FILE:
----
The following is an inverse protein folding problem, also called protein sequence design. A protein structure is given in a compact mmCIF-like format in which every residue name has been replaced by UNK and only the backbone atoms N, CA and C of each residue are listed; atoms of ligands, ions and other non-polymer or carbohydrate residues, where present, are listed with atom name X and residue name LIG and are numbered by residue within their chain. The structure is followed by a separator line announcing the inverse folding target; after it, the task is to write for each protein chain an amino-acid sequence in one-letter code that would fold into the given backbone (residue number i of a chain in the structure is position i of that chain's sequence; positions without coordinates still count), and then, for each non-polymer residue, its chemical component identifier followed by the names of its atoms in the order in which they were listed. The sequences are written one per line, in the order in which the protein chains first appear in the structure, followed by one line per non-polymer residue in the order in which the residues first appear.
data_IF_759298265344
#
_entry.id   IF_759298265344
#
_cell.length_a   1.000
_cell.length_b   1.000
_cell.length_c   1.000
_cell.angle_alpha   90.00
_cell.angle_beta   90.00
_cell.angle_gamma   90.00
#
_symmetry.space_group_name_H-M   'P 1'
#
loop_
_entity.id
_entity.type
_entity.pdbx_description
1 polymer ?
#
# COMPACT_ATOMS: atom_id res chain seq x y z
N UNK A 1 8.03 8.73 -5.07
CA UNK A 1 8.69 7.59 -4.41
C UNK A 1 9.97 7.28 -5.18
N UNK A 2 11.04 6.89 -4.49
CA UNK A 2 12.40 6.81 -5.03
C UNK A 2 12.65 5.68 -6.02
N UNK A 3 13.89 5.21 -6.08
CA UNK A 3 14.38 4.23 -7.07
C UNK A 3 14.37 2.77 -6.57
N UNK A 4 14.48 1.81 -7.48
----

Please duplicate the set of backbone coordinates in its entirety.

The following is an inverse protein folding problem, also called protein sequence design. A protein structure is given in a compact mmCIF-like format in which every residue name has been replaced by UNK and only the backbone atoms N, CA and C of each residue are listed; atoms of ligands, ions and other non-polymer or carbohydrate residues, where present, are listed with atom name X and residue name LIG and are numbered by residue within their chain. The structure is followed by a separator line announcing the inverse folding target; after it, the task is to write for each protein chain an amino-acid sequence in one-letter code that would fold into the given backbone (residue number i of a chain in the structure is position i of that chain's sequence; positions without coordinates still count), and then, for each non-polymer residue, its chemical component identifier followed by the names of its atoms in the order in which they were listed. The sequences are written one per line, in the order in which the protein chains first appear in the structure, followed by one line per non-polymer residue in the order in which the residues first appear.
data_IF_759298265344
#
_entry.id   IF_759298265344
#
_cell.length_a   1.000
_cell.length_b   1.000
_cell.length_c   1.000
_cell.angle_alpha   90.00
_cell.angle_beta   90.00
_cell.angle_gamma   90.00
#
_symmetry.space_group_name_H-M   'P 1'
#
loop_
_entity.id
_entity.type
_entity.pdbx_description
1 polymer ?
#
# COMPACT_ATOMS: atom_id res chain seq x y z
N UNK A 1 8.03 8.73 -5.07
CA UNK A 1 8.69 7.59 -4.41
C UNK A 1 9.97 7.28 -5.18
N UNK A 2 11.04 6.89 -4.49
CA UNK A 2 12.40 6.81 -5.03
C UNK A 2 12.65 5.68 -6.02
N UNK A 3 13.89 5.21 -6.08
CA UNK A 3 14.38 4.23 -7.07
C UNK A 3 14.37 2.77 -6.57
N UNK A 4 14.48 1.81 -7.48